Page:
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Bristows' SnippITs – Supplier's flight of fancy grounded by the Court when interpreting the customer's right to terminate

This post is part of the Bristows’ SnippITs series, which pulls together the key practical takeaways from recent court decisions for the tech sector and beyond.

In the recent case of Optimares S.p.A v Qatar Airways Group Q.C.S.C., the Court considered whether an obligation to act in good faith and the supplier's instigation of an excusable delay mechanism overrode a customer's right to terminate for convenience.

Key takeaways:

Be specific about the extent to which obligations of good faith and rights to terminate should apply and any limitations on them. The decision is another example of the Courts looking at what the parties have actually agreed, rather than what the Courts think they should have agreed.

In particular:

  • Contractual obligations to act in good faith are unlikely to fetter contractual rights, such as a right to terminate for convenience, unless they are expressly stated to do so (e.g. refer to the "exercise of rights").
  • "Notwithstanding anything to the contrary contained in this agreement" is a clear and unambiguous way to dis-apply other (potentially limiting) provisions of an agreement.


Optimares and Qatar Airways entered into an agreement for Optimares to design, manufacture and deliver aircraft seats. However, Optimares' manufacturing operations were severely delayed and it was not able to perform its obligations under the agreement in accordance with the agreed timetable.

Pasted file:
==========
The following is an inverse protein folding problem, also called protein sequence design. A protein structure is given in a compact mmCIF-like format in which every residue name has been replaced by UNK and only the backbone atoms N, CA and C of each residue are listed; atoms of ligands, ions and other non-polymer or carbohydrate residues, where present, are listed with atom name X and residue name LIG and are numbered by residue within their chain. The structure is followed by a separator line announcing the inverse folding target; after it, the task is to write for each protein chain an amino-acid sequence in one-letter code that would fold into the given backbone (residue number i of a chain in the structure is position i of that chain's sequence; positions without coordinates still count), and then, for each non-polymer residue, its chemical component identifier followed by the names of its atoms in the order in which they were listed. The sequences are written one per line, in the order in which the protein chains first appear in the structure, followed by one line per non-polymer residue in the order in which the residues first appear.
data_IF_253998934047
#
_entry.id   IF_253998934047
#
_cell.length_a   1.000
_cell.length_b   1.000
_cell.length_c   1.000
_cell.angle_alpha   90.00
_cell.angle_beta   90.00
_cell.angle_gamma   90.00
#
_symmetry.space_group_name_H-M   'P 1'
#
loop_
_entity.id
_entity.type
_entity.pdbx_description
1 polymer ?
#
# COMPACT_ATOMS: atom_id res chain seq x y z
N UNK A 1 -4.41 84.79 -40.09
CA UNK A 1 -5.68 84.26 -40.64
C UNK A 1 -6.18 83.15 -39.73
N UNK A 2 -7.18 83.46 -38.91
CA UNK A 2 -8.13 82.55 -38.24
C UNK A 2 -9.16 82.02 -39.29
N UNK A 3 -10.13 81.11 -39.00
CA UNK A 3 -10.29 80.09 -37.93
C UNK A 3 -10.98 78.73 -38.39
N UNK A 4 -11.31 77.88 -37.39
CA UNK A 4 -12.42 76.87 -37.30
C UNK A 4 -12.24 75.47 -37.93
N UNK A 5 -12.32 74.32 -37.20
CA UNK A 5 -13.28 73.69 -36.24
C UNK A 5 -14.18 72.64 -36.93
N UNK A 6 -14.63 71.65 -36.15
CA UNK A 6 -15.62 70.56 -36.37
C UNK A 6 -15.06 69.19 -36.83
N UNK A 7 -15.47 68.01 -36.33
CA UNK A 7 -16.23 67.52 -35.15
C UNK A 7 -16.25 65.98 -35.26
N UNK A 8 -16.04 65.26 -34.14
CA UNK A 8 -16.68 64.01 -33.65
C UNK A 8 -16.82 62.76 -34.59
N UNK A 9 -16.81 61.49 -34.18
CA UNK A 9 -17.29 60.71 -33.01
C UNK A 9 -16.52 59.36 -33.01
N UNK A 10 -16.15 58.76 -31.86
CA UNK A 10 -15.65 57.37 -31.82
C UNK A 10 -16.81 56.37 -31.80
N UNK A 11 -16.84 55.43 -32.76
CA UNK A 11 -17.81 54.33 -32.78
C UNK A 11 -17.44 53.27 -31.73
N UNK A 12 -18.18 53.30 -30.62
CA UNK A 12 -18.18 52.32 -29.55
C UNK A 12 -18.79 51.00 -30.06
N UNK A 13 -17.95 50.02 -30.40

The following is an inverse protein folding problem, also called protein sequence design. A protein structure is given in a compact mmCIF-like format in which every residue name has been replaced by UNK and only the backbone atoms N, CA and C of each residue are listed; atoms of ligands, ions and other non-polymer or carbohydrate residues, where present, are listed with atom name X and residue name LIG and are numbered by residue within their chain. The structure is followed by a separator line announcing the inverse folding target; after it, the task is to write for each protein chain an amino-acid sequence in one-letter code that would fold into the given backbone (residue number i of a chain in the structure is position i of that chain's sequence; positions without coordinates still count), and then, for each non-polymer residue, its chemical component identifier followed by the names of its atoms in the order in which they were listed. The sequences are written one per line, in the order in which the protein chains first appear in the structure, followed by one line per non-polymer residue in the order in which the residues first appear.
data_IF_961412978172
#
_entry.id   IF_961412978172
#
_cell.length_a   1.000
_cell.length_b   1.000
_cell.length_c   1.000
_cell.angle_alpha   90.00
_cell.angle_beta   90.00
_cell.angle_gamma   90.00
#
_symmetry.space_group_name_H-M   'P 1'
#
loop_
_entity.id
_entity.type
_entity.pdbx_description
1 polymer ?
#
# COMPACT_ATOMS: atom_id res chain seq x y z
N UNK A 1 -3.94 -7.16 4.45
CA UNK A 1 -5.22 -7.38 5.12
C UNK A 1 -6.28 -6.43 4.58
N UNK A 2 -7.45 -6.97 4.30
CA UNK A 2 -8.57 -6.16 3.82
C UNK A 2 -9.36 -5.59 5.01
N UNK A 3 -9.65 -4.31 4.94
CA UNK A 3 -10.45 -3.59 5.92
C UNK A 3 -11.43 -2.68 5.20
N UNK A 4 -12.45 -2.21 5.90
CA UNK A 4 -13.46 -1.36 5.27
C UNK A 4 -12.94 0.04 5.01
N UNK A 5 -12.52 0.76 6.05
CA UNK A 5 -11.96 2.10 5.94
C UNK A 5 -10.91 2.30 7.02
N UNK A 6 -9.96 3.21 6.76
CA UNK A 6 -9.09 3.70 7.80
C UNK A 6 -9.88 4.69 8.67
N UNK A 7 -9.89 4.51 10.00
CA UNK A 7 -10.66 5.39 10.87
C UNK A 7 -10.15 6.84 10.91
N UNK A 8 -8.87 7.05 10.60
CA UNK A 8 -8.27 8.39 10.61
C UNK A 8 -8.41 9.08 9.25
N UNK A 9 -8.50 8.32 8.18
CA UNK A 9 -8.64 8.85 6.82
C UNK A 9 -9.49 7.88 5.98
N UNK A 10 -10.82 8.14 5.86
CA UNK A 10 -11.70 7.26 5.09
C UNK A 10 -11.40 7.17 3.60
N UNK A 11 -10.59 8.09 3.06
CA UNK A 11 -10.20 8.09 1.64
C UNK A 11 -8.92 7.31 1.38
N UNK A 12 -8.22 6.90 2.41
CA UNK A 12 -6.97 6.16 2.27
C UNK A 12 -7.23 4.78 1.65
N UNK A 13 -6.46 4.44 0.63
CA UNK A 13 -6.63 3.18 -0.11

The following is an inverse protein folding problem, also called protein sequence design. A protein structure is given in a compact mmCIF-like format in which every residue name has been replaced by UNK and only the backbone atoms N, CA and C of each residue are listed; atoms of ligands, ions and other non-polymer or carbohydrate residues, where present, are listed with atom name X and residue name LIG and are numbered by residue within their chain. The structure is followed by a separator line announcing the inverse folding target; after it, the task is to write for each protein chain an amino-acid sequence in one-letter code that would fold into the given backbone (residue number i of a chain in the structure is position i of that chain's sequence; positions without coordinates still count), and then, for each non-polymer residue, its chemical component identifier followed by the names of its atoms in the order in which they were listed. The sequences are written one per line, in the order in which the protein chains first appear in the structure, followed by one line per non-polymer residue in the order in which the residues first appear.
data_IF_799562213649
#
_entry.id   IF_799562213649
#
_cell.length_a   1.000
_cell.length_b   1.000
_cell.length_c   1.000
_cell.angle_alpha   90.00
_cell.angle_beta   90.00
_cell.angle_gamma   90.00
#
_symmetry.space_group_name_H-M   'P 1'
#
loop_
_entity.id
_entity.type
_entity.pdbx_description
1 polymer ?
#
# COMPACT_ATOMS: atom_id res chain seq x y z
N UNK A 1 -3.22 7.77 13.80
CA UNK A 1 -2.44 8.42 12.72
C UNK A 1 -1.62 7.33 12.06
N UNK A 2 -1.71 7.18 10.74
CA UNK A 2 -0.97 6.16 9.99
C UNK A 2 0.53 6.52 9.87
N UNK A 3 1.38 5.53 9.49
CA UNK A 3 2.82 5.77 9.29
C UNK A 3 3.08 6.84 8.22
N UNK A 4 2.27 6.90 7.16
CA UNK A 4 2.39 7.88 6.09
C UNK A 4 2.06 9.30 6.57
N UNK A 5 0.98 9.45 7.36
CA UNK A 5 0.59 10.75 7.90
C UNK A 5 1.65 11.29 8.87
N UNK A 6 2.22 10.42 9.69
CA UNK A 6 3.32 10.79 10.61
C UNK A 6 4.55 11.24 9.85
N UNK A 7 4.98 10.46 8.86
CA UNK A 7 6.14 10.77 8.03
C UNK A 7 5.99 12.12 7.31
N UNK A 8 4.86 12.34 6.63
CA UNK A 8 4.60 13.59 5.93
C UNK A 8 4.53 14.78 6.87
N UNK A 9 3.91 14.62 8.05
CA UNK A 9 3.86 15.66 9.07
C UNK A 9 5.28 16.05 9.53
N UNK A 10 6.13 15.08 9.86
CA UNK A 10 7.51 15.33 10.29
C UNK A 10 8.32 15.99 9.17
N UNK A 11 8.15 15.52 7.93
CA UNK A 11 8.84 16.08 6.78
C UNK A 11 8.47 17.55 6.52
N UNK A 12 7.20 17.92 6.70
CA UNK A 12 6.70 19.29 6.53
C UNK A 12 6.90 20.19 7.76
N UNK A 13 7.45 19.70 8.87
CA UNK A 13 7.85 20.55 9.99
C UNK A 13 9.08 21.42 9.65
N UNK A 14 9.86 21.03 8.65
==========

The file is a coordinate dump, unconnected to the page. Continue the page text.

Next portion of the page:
Optimares informed Qatar Airways of the delay and claimed this to be an "Excusable Delay" – essentially a force majeure event – under the agreement. Qatar Airways had the right to terminate the agreement for an Excusable Delay reasonably expected to last longer than 30 days. If it did, it would be liable for the "properly substantiated costs incurred by [Optimares] for labour already performed."

However, Qatar Airways also had the right to terminate the agreement for convenience at any time "without incurring any liability".

Unsurprisingly, Qatar Airways terminated the agreement for convenience. Optimares then brought a claim against Qatar Airways that the agreement had been terminated unlawfully. It claimed that Qatar Airways' right to terminate for convenience:

  • was subject to an obligation of good faith, so Qatar Airways had to allow Optimares to perform its work or, at least, not frustrate Optimares from performing its work by terminating the agreement; and
  • ceased to be operable because Optimares had notified Qatar Airways of the Excusable Delay, so Qatar Airways could only terminate under the Excusable Delay provisions.

The Court's conclusions:

Application of the good faith obligation

The Court agreed with Qatar Airways that the good faith provision did not apply to its right to terminate for convenience. The obligation to act in good faith applied to the "performance of [the parties'] respective responsibilities and obligations", and the exercise of a right to terminate for convenience constituted neither a responsibility nor an obligation. Further, had the parties wished termination (or any other) rights (as opposed to responsibilities or obligations) to be subject to the obligation of good faith, they should have explicitly specified it in the agreement.

Qatar Airways only being entitled to terminate for Excusable Delay

The Court found the "notwithstanding anything to the contrary contained in [this agreement]" wording at the start of the right to terminate provision to be unambiguous. Qatar Airways was free to terminate for convenience, regardless of whether or not there had been an Excusable Delay.


Qatar Airways was able to exercise its right to terminate for convenience "without incurring any liability" and was not liable for "properly substantiated costs incurred by the Supplier for labour already performed". In addition, as there had not been a breach of contract by Qatar Airways, common law damages were not available to Optimares either.


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